Caprese Pizza with Balsamic Drizzle

Caprese Pizza with Balsamic DrizzleWe love pizza. We make it once a week and I usually finish it off on leftover night. This particular night we made a Caprese Pizza with Balsamic Drizzle. I know that most would call this a pizza margherita, but I thought I would play on the caprese salad thing.

It is (FINALLY) that time of year where the heirloom tomatoes are not coming from a hot house and to celebrate we purchased a few from Whole Foods. We love some heirloom tomatoes, they are just better, they are! In addition to the tomatoes, the basil in our herb garden is growing like crazy (we got our basil plant from Greenbrier Farms). If the tomatoes and basil weren’t enough of a sign, we also purchased a pizza dough from Whole Foods, which we do once a week. I used to make my own pizza dough, but truthfully most grocery stores carry them for like $2-3. Craving the tomato, the basil and the fresh pizza dough, I had the means, the motive and opportunity for PIZZA TIME.

This pizza was amazing. The heirlooms and sea salt by themselves are amazing but add in the crunchy crusty bread, the herbaceous basil, the sweet, sour of the balsamic and the fresh mozzarella to hold it all together, YUM. Give this one a try people.

 

INGREDIENTS

  • 1 or 2 large heirloom tomatoes (depending on the size of the pizza)
  • 1/2 pint of small heirloom tomatoes
  • Fresh mozzarella cheese (don’t skimp here, get good quality cheese)
  • Tomato sauce (homemade or jarred)
  • Fresh basil
  • Aged balsomic Vinegar
  • Sugar
  • Pizza dough (homemade or store bought) (let it sit out at room temperature for 30 minutes)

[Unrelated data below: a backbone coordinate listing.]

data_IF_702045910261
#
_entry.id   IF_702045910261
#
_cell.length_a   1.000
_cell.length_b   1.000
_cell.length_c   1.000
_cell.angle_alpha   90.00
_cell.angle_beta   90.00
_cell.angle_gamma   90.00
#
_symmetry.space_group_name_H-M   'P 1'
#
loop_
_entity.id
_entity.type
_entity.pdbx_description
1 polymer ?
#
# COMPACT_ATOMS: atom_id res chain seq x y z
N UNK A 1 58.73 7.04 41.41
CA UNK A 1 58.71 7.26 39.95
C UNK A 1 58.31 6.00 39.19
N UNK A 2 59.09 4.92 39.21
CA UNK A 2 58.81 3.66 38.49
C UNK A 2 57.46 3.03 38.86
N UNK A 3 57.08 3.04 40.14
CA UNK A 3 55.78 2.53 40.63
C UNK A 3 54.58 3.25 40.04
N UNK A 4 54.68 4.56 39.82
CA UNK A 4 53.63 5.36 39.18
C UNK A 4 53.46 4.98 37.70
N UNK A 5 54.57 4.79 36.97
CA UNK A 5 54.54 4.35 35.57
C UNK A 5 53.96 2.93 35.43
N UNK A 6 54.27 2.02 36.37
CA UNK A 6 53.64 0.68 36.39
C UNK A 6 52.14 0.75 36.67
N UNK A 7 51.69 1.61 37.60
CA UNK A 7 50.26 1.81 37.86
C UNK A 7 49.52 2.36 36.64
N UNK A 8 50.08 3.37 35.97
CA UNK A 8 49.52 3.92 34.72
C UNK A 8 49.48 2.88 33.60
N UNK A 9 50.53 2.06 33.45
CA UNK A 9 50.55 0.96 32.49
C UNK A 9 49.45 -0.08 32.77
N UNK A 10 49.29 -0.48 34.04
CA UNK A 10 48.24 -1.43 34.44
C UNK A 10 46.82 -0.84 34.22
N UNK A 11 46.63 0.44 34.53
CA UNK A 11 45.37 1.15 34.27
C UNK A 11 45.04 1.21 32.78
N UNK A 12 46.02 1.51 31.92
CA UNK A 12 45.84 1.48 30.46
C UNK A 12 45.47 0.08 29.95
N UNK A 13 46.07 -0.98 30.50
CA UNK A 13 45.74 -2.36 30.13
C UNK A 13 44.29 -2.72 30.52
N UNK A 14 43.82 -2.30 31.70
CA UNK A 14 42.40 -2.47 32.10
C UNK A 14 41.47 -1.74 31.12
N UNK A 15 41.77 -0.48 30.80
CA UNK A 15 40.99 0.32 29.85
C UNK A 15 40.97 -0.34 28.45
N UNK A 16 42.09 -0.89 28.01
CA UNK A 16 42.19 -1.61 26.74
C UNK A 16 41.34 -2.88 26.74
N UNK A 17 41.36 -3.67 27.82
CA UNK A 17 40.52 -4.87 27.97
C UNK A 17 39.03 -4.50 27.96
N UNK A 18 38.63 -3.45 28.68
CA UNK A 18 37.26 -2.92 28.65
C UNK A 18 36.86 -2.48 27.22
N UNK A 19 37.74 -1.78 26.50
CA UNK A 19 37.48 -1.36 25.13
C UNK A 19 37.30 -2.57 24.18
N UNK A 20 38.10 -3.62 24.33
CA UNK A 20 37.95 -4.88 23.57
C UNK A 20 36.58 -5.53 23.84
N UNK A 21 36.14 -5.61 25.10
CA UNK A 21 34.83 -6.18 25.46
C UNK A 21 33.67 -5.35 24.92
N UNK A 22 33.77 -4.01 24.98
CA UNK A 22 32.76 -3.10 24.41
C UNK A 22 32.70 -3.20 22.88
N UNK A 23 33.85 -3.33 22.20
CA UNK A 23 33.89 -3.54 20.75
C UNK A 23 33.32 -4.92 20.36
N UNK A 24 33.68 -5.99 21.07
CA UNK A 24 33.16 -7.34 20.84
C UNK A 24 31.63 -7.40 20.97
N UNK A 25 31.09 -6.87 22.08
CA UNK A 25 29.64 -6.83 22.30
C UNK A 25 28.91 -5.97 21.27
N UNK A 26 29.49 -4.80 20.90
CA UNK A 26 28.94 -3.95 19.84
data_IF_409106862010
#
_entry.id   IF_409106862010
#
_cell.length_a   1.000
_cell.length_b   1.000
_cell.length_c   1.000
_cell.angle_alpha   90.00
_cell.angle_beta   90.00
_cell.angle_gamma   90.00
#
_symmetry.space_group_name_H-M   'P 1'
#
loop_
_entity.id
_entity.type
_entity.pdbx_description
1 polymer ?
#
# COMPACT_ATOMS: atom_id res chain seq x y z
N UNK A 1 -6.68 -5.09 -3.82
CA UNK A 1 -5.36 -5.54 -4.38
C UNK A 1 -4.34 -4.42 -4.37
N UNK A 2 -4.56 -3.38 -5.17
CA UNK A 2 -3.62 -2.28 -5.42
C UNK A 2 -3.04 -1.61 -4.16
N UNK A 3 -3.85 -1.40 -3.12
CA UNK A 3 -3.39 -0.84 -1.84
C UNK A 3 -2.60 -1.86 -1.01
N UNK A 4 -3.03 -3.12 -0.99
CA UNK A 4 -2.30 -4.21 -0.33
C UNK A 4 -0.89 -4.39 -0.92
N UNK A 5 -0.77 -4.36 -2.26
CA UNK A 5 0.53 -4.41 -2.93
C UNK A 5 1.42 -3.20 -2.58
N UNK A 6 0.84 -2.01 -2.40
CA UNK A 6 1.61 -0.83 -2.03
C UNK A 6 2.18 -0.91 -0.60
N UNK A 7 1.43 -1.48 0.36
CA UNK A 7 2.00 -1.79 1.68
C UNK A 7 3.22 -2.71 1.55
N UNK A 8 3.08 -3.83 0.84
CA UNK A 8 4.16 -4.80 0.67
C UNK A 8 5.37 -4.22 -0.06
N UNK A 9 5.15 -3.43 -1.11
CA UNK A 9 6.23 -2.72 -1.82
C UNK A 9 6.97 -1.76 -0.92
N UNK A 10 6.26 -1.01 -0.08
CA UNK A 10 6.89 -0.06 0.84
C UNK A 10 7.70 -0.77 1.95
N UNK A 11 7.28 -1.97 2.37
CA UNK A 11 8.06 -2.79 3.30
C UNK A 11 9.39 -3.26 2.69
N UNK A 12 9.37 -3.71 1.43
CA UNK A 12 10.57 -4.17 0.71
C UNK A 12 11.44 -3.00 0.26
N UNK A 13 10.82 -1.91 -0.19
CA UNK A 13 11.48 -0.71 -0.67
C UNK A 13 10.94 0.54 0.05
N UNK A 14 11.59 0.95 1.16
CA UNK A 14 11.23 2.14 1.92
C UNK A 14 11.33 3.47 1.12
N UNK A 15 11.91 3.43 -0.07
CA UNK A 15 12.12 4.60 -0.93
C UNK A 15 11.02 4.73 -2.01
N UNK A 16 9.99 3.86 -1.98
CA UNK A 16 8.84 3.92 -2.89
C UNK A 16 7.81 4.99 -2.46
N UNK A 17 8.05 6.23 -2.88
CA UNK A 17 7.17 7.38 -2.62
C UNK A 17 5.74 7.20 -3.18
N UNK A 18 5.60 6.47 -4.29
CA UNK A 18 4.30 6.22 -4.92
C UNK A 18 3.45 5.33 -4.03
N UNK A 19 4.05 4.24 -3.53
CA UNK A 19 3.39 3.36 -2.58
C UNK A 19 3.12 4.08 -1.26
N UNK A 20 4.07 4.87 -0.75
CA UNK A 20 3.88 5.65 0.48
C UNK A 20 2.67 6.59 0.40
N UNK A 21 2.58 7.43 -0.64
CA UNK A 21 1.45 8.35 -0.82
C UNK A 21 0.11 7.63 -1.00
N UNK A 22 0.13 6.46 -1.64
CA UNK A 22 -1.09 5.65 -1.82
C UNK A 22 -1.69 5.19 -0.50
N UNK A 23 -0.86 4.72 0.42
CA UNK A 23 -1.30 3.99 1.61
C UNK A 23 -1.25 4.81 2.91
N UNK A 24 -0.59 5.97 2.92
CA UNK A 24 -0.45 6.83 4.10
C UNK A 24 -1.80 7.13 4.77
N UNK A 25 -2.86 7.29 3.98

• Olive oil (I use garlic infused olive oil)
  • Sea salt and fresh cracked pepper.
DIRECTIONS

  1. Place your pizza stone in the oven and warm the stone for at least 30 minutes at 500°. What? You don’t have a pizza stone? Well go get one, it’s worth it. Okay, so if you don’t want to get a pizza stone, just preheat the oven to 450°.
  2. In a medium to small sauce pan, pour the balsamic vinegar and sugar. Bring to a boil, reduce to simmer. Simmer until thick. I didn’t put a measurement because I don’t really measure things so good. Maybe 1 to 1 1/2 cups of vinegar to 1 to 2 tablespoons of sugar. It really depends on how sweet you like it.
  3. Roll out the dough. I NEVER get it in a perfect circle and gave up many years ago. We like our pizza thin and crispy so I try to get it pretty thin. I also brush the pizza with the olive oil and cook the dough for a few minutes before I make the pizza.
  4. Spread the tomato sauce conservatively over the dough. You don’t need a lot of sauce, just enough to cover.
  5. Slice the mozzarella into 1/4 inch slices. place the cheese on the dough. I like to break the cheese slices up and make sure they will melt all over the pizza.
  6. Slice the tomatoes into 1/4 inch slices and lay all over the pizza. Again, I like to make sure each bit you get a little of every thing.
  7. Sprinkle a little sea salt and fresh cracked pepper on the tomatoes.
  8. Slide pizza onto the pizza stone and cook until cheese is melted and crust is at desired crustiness.
  9. Drizzle the balsamic reduction over the pizza. Add as much as you like.
  10. Cut the basil into a chiffonade or tear the basil leaves into small pieces. I think traditional Italians frown on cutting basil because it tends to brown but whatever floats your boat.

 

My only regret with the pizza in the photo was I should have put more basil, which I corrected after the photo. I suppose I could have taken my time with drizzling the balsamic reduction but hey, I was hungry. I hope you enjoy this pizza, we sure did. We would live any comments, let us know what you think.
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Caprese Pizza with Balsamic Drizzle

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